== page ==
Spice and smoke rule at Flaming Mountain, a new Chinese restaurant in Tampa
TAMPA — The aromas of smoke and spice fill the room, tickling the back of your throat with delightful portend: chiles and cumin, Sichuan peppercorns and chargrilled meats.
Then, there are the sounds.
Toward the back of the restaurant, in the kitchen, there’s the hiss and crackle of meat sizzling on the grill. Out in the dining room — much to the amusement and entertainment of customers — a 4-year-old boy is belting out “Baby Shark” over a microphone, assisted by a snappy karaoke backdrop.
This is Flaming Mountain Chinese Grill & Skewer Bar, a new Chinese restaurant in Tampa and the purveyor of some of the most exciting food I’ve eaten all year.
Husband and wife Hongfeng Li, 40, and Ling Wu, 36, opened their restaurant in May inside a strip mall off of E Fletcher Avenue, near the University of South Florida’s Tampa campus. Running the kitchen is chef Wei Zhang, who previously worked in restaurants in New York City.
Li and Wu are originally from Shenyang, the capital city of China’s northeast Liaoning Province, and the cooking here emphasizes the hallmark flavors of both northern Chinese and Sichuan cuisine, including hearty meat soups and stews, grilled meats and flavors imbued with smoke and plenty of spice.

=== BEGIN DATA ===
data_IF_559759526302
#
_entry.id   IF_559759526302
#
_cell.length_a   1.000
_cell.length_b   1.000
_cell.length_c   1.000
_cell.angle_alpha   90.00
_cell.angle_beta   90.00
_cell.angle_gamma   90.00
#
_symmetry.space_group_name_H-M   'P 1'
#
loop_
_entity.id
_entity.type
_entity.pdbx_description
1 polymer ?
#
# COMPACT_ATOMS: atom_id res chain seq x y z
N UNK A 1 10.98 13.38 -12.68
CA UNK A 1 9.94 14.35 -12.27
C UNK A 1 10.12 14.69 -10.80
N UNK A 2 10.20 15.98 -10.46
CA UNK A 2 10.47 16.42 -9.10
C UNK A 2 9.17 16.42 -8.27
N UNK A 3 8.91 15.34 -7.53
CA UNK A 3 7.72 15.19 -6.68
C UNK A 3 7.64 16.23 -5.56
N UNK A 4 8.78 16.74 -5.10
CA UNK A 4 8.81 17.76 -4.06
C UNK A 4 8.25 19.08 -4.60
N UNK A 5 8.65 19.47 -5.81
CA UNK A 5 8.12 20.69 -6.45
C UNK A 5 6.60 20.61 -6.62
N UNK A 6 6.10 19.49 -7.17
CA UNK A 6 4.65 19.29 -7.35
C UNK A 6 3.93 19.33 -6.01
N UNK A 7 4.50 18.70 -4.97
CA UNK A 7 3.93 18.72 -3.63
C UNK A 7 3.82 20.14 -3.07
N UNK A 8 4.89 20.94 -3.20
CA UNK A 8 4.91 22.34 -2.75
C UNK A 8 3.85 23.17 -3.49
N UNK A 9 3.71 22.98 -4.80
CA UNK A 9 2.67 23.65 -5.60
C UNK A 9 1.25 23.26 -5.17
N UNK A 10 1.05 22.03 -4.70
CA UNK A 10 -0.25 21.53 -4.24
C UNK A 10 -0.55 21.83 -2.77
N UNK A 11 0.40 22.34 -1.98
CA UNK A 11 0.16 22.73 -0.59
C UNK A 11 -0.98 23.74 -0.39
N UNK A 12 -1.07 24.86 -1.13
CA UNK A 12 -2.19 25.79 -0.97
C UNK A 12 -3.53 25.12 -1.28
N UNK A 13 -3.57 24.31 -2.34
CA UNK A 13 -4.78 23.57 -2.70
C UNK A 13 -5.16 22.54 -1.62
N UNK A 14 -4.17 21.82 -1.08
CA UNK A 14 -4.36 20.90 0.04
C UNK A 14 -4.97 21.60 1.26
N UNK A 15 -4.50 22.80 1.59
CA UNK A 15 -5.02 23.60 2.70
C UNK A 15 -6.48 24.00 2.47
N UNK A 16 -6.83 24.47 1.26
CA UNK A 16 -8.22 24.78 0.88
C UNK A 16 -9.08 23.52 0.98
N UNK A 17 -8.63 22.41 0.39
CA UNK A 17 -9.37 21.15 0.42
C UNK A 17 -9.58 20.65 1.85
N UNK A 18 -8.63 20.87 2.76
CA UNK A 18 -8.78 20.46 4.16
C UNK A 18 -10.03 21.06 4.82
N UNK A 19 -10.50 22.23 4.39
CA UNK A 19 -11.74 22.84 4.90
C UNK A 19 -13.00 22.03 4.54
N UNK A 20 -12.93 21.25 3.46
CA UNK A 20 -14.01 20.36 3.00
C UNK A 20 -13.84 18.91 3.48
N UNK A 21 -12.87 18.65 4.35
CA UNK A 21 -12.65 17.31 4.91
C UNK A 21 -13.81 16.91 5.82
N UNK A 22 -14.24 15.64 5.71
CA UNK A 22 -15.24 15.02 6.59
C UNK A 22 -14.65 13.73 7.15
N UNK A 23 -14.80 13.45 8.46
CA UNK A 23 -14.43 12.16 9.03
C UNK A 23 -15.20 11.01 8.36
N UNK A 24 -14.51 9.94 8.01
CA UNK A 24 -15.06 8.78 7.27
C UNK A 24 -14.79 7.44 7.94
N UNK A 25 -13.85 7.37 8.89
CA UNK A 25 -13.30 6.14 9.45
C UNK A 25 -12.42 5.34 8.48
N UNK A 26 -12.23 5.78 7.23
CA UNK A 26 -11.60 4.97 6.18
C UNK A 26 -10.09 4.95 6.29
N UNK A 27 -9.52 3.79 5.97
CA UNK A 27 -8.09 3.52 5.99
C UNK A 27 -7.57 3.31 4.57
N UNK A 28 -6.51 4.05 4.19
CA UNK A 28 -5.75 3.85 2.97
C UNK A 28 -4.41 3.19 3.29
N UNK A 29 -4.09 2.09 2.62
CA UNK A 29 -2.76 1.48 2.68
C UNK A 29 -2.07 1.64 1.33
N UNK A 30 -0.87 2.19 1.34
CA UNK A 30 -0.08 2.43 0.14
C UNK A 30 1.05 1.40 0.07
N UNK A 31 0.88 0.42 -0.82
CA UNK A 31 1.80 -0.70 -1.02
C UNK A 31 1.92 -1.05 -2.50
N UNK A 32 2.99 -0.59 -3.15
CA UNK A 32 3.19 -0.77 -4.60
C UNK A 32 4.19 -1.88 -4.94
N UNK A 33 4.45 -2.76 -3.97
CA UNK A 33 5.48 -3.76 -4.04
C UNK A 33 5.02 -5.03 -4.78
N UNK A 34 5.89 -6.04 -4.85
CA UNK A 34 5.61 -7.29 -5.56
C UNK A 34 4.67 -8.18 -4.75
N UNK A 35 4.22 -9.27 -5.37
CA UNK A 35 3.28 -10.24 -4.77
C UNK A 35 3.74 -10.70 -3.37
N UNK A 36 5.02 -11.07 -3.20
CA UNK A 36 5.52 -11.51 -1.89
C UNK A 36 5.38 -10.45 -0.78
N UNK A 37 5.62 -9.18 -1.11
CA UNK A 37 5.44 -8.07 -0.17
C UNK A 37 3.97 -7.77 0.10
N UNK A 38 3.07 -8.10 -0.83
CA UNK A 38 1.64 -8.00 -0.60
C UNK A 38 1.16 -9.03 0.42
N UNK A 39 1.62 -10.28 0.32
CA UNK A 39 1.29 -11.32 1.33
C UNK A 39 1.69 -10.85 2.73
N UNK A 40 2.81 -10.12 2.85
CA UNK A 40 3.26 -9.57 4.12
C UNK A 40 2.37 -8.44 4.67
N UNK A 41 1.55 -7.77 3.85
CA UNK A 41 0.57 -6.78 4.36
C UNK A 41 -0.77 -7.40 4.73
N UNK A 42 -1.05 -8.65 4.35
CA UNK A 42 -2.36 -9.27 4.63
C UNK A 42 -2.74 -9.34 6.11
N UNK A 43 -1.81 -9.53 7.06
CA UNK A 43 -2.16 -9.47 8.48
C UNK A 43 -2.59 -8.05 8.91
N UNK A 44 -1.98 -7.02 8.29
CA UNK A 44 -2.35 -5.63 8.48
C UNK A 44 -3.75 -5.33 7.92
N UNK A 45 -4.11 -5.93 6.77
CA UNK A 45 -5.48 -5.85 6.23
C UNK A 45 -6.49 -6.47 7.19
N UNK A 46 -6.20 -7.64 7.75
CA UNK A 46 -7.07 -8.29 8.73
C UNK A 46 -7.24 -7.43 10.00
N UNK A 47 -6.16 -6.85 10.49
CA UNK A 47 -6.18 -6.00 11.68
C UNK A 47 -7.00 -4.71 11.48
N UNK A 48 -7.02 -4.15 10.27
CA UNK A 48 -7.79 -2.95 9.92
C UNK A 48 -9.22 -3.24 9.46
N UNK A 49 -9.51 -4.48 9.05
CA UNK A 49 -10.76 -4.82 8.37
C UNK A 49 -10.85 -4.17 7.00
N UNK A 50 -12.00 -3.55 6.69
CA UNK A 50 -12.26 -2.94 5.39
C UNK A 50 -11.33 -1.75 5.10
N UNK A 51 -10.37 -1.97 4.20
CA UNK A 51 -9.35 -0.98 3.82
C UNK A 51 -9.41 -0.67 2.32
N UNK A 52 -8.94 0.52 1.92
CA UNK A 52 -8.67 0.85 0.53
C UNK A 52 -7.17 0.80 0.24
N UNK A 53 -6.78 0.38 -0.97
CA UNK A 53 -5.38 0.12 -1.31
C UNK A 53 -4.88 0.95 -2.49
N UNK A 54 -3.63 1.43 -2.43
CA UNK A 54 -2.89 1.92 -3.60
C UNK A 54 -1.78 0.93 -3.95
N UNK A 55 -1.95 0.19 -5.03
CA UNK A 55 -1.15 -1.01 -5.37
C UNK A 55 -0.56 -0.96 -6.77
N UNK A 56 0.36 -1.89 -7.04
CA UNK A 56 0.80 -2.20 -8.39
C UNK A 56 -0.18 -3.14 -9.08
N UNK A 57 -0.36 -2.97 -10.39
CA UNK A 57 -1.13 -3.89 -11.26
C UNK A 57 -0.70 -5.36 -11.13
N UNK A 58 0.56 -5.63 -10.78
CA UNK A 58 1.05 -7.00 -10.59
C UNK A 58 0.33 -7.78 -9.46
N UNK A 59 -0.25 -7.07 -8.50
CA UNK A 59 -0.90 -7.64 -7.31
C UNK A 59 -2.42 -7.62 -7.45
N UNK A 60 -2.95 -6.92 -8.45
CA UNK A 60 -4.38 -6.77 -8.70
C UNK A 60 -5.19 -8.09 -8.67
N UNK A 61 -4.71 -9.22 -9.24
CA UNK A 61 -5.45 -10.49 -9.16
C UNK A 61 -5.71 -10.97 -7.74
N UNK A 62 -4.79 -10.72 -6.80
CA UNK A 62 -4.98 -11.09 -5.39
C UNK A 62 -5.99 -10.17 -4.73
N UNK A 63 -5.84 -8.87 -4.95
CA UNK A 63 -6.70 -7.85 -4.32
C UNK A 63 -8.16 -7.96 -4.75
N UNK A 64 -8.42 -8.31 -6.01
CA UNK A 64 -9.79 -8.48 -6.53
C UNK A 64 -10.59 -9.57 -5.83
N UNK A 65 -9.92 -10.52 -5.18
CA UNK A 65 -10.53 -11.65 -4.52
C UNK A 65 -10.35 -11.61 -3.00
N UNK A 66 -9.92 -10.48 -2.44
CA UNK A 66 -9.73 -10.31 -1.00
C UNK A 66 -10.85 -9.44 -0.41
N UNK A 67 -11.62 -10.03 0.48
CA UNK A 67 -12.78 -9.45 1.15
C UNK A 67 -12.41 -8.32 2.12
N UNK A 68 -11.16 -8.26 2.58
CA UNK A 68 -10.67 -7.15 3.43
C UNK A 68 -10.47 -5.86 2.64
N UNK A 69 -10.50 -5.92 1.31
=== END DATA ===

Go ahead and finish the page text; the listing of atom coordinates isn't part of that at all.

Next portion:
The first question one should ask oneself when dining here is: “Can you handle the heat?”
If the answer is no, don’t stop reading just yet — there are plenty of milder dishes to be found and the kitchen is amenable to dialing the spice down wherever requested.
But the most memorable meals here might very well leave your mouth on fire.
Take the smashed cucumber salad ($9.44), where even the cooling chunks of cucumber can’t compete with the heat imparted by the tumble of bright red chile peppers on the plate. Still, it’s one of the best versions of the dish in town — crunchy with roasted peanuts and sesame seeds, showered in cilantro.
The second question is: “How do you feel about offal?”
If organ meats aren’t your thing, that’s OK. But if you’re a fan, you’ll find much to like here. The menu includes everything from a barbecued bull’s heart to duck blood and tripe stew, fried pork intestines and animal parts ranging from necks to gizzards, feet and heads — a real smorgasbord of odd bits and ends.
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Though these may not speak to the more timid diner’s palate, I’d suggest dipping your toe in wherever comfortable: The grilled chicken hearts ($5.99) were particularly tasty, rubbed in a delicious cumin seed and chile pepper rub. Also good is the pig’s ear salad ($12.99), a cool and gelatinous bundle interspersed with spears of cucumber and peanuts for crunch. And though the salt and pepper fried bullfrog wasn’t for me (too many bones), the crispy-fried bits really did taste a lot like chicken ($23.99).
But back to the spice: Sichuan peppercorns anchor many a plate here, along with the characteristic mouth-numbing heat they’re known for.